Sarawak SSPCA denies dogs drowned in anti-rabies operation

Sim, when contacted, explained that the task of the Kuching South City Council is to catch stray dogs which were sent to the state Veterinary Services Department to be tested for rabies. — Picture by Sulok Tawie
Sim, when contacted, explained that the task of the Kuching South City Council is to catch stray dogs which were sent to the state Veterinary Services Department to be tested for rabies. — Picture by Sulok Tawie

KUCHING, Sept 4 ― Sarawak Society for the Prevention of Cruelty to Animals (SSPCA) has dismissed a media report that stray dogs caught in an ongoing operation to contain the spread of rabies have been put to sleep by drowning at the state Veterinary Services Department here.

“That is false reporting,” SSPCA chairman Datin Dona Drury-Wee told Malay Mail today.

She said she was at the department’s premises this morning to attend a meeting with the veterinary staffers.

Deputy Chief Minister Datuk Amar Douglas Uggah, who is also the state disaster management committee chairman, could not be reached for comment on the New Sarawak Tribune’s story.

Local Government and Housing Minister Datuk Dr Sim Kui Hian, when contacted, explained that the task of  Kuching South City Council (MBKS) is to catch stray dogs which were sent to the state Veterinary Services Department for the “needful” things to do including testing for rabies.

He said the department is under the state Ministry of Modernisation of Agriculture, Native Land and Rural Development, which is under Uggah’s purview.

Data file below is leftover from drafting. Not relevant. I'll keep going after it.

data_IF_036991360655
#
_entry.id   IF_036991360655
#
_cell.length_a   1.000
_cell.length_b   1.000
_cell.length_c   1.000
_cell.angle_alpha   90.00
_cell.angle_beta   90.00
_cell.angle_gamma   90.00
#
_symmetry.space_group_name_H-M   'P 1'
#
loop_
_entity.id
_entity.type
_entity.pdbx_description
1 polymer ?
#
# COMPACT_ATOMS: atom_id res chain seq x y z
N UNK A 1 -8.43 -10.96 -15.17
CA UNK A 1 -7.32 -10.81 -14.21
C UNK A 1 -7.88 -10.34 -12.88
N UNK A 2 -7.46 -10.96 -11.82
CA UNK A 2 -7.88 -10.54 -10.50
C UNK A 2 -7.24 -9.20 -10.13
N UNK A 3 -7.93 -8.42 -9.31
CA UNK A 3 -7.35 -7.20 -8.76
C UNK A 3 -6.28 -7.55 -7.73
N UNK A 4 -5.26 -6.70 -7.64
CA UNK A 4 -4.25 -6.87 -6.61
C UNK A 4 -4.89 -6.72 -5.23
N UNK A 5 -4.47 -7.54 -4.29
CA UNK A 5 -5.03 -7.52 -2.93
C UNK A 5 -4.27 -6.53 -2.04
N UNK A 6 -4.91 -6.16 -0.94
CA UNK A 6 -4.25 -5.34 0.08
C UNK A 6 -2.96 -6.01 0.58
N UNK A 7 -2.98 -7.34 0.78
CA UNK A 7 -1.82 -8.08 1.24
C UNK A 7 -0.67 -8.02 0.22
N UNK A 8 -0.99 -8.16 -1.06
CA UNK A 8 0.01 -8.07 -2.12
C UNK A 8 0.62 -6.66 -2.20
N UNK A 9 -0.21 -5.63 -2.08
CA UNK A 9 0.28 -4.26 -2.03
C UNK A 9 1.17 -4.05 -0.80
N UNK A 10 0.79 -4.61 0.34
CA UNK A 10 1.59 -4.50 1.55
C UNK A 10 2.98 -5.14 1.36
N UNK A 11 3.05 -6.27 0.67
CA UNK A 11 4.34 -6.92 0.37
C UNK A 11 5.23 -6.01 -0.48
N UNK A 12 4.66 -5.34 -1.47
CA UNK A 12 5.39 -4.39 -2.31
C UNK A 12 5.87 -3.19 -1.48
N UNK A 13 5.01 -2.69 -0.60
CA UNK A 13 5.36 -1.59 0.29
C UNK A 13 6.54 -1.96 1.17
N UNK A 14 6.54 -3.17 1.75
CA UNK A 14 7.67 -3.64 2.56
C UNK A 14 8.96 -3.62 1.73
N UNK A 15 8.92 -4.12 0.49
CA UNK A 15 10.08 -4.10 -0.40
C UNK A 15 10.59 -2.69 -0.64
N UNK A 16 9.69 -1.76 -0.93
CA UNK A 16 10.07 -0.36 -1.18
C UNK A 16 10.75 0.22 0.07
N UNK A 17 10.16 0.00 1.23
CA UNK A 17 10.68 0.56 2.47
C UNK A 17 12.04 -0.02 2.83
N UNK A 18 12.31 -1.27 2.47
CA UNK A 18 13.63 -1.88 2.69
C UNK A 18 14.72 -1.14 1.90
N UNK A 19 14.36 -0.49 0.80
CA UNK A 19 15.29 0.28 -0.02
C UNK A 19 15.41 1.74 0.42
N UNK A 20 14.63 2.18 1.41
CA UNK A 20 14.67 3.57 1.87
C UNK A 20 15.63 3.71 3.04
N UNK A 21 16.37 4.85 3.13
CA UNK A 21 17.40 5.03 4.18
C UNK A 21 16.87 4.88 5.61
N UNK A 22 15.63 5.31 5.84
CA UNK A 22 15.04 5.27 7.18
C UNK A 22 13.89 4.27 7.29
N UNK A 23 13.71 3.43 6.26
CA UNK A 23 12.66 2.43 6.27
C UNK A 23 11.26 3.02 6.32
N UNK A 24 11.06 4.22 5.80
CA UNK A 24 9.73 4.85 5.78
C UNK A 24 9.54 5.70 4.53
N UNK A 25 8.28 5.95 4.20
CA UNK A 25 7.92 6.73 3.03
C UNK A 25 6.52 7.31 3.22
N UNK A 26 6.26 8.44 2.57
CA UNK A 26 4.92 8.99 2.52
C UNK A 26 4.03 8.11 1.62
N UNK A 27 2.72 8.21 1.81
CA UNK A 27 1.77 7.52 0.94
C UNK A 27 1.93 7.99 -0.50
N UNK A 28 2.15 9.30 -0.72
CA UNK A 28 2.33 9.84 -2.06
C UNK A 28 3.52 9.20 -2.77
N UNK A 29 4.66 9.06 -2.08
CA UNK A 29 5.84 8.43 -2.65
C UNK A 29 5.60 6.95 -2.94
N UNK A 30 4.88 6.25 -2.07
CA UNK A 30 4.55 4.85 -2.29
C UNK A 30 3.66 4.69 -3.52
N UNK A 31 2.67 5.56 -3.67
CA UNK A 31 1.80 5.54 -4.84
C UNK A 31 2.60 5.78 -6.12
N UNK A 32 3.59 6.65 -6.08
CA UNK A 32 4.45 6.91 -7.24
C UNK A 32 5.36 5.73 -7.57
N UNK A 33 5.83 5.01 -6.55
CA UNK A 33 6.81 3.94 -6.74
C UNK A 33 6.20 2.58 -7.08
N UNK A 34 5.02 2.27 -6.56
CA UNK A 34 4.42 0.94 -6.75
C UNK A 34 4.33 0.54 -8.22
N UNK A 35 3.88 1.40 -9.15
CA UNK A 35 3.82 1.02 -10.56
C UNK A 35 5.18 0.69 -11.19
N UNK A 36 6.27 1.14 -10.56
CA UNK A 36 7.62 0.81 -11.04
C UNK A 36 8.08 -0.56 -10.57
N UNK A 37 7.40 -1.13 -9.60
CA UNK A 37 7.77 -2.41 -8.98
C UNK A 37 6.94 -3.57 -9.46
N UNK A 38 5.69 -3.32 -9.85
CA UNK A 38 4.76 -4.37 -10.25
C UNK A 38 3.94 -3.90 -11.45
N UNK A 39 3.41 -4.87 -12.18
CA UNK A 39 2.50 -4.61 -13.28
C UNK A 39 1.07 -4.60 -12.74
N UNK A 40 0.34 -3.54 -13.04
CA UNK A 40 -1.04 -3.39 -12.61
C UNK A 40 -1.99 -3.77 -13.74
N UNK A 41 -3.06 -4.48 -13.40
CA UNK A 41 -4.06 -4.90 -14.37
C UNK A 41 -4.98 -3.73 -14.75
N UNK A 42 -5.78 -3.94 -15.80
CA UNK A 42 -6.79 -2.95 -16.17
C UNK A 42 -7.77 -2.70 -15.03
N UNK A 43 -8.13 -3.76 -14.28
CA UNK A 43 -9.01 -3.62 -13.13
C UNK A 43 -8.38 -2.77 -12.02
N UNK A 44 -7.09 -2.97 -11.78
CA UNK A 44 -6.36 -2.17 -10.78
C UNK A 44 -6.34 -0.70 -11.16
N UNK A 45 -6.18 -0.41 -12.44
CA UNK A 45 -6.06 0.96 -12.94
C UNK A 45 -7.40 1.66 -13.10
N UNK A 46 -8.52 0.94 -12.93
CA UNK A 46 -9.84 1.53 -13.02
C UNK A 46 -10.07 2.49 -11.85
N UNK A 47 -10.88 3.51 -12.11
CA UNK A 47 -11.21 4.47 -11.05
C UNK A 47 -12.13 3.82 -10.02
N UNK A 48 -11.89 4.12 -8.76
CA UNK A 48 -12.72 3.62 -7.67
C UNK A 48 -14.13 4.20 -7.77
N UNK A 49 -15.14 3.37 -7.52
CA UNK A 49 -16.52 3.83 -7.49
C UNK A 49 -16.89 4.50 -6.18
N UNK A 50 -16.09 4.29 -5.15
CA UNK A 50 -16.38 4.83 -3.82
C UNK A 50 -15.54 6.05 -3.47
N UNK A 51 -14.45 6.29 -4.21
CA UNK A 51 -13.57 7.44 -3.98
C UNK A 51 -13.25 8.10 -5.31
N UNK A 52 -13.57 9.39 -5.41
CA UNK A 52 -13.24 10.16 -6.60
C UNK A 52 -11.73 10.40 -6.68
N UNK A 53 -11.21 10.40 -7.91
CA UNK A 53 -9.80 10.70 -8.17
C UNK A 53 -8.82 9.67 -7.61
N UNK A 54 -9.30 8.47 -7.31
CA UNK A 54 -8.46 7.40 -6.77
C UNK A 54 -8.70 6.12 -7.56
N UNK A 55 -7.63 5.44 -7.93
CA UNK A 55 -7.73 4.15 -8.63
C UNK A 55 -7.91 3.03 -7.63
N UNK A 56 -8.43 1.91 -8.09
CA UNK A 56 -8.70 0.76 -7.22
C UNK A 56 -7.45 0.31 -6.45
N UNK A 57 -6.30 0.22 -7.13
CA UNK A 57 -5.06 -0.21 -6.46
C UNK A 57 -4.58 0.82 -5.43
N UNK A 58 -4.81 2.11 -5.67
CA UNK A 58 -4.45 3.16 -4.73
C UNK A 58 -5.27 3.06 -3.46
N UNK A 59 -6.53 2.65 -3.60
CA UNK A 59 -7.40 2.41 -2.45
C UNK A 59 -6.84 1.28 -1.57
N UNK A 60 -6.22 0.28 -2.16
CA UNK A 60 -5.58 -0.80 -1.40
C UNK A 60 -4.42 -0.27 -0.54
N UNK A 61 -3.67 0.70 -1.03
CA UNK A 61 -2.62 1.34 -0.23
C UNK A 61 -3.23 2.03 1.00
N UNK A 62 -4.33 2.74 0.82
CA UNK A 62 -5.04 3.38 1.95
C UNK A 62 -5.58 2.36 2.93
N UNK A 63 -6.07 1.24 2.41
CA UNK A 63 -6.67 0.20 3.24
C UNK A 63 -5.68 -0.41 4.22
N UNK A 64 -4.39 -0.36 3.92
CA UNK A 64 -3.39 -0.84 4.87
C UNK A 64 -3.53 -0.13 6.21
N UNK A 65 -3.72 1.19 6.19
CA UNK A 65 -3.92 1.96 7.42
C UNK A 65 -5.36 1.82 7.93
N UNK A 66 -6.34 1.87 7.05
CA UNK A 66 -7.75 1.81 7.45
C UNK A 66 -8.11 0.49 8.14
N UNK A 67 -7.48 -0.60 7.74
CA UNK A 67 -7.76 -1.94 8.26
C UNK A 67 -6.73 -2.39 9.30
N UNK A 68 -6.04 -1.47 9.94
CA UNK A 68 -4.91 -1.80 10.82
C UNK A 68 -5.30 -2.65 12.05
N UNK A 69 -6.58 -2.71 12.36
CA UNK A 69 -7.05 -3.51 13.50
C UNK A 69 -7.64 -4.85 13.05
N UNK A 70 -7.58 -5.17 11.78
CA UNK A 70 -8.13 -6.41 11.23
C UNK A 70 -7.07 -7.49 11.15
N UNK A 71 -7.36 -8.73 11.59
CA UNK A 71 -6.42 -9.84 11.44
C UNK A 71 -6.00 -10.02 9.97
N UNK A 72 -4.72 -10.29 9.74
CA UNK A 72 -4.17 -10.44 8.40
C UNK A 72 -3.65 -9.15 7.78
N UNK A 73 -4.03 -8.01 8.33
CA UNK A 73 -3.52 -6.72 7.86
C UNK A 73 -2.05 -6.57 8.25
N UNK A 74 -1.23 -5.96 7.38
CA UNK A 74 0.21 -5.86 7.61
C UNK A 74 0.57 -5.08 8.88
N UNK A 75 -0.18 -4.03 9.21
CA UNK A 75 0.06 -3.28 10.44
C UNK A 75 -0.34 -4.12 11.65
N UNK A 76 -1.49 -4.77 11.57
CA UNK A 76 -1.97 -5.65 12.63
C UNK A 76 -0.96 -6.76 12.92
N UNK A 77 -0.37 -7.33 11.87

The Sarawak-daily in its report today had claimed that dog hunters were drowning strays to save costs during  their anti-rabies drive in the Kuching-Padawan enclave.

According to the paper, a pet owner had claimed seeing a dog “drowned” in a water tank at the Sarawak Veterinary Department premises at Mile 9, Jalan Muara Tuang.

The owner, who wanted to remain anonymous, had also claimed that they were made to leave their handphones outside the office out of fear that they would take photographs or videos at the scene.

 ”We thought that dogs were being put down via lethal injections. But what we saw was a water tank inside the premises of the old Veterinary Department which was like a torture chamber.

“There were bloated bodies still in the water. Nearby, in a tank filled with water, there were dogs in the process of being drowned, gasping for breath,” the paper quoted the dog owner as saying.